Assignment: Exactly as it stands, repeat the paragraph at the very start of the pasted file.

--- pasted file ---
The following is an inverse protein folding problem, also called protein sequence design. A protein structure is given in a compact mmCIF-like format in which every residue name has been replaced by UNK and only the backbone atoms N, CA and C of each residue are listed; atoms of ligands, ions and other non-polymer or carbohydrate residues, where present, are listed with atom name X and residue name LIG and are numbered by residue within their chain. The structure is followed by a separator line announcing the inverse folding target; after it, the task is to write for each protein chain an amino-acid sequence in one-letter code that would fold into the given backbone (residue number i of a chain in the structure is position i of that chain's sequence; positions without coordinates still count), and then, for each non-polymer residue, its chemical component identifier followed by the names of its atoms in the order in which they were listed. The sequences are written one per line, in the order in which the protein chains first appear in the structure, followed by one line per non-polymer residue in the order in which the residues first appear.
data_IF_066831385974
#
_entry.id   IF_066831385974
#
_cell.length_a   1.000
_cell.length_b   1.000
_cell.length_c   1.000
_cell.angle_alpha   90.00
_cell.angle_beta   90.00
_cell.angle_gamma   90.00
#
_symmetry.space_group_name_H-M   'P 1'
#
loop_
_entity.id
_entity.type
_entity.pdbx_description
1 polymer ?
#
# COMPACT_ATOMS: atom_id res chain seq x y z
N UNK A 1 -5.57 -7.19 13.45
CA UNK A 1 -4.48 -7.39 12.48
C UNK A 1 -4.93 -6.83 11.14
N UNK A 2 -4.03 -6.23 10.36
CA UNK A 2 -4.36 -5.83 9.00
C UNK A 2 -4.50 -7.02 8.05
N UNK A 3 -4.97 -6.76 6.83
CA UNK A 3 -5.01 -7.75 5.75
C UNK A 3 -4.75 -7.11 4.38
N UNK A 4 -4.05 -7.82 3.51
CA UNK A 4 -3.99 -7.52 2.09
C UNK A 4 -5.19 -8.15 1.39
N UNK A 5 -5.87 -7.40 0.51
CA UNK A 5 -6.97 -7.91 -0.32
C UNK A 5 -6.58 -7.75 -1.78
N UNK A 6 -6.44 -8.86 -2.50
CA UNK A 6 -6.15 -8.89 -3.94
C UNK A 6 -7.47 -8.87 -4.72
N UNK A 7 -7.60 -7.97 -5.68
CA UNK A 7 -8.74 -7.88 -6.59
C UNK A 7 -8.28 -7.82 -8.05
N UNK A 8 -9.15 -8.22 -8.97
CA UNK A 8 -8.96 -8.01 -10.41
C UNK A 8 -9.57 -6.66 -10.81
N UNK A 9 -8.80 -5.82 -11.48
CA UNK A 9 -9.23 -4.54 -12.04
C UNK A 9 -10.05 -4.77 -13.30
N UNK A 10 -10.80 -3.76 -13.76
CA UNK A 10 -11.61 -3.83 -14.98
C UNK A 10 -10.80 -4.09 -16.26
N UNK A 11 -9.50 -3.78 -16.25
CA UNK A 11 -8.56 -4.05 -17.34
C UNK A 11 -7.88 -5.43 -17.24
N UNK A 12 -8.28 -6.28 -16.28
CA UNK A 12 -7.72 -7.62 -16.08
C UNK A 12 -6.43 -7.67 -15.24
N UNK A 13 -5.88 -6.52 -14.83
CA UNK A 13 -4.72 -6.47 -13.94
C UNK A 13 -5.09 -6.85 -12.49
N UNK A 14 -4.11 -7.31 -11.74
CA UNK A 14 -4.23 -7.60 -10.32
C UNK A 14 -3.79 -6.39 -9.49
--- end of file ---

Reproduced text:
The following is an inverse protein folding problem, also called protein sequence design. A protein structure is given in a compact mmCIF-like format in which every residue name has been replaced by UNK and only the backbone atoms N, CA and C of each residue are listed; atoms of ligands, ions and other non-polymer or carbohydrate residues, where present, are listed with atom name X and residue name LIG and are numbered by residue within their chain. The structure is followed by a separator line announcing the inverse folding target; after it, the task is to write for each protein chain an amino-acid sequence in one-letter code that would fold into the given backbone (residue number i of a chain in the structure is position i of that chain's sequence; positions without coordinates still count), and then, for each non-polymer residue, its chemical component identifier followed by the names of its atoms in the order in which they were listed. The sequences are written one per line, in the order in which the protein chains first appear in the structure, followed by one line per non-polymer residue in the order in which the residues first appear.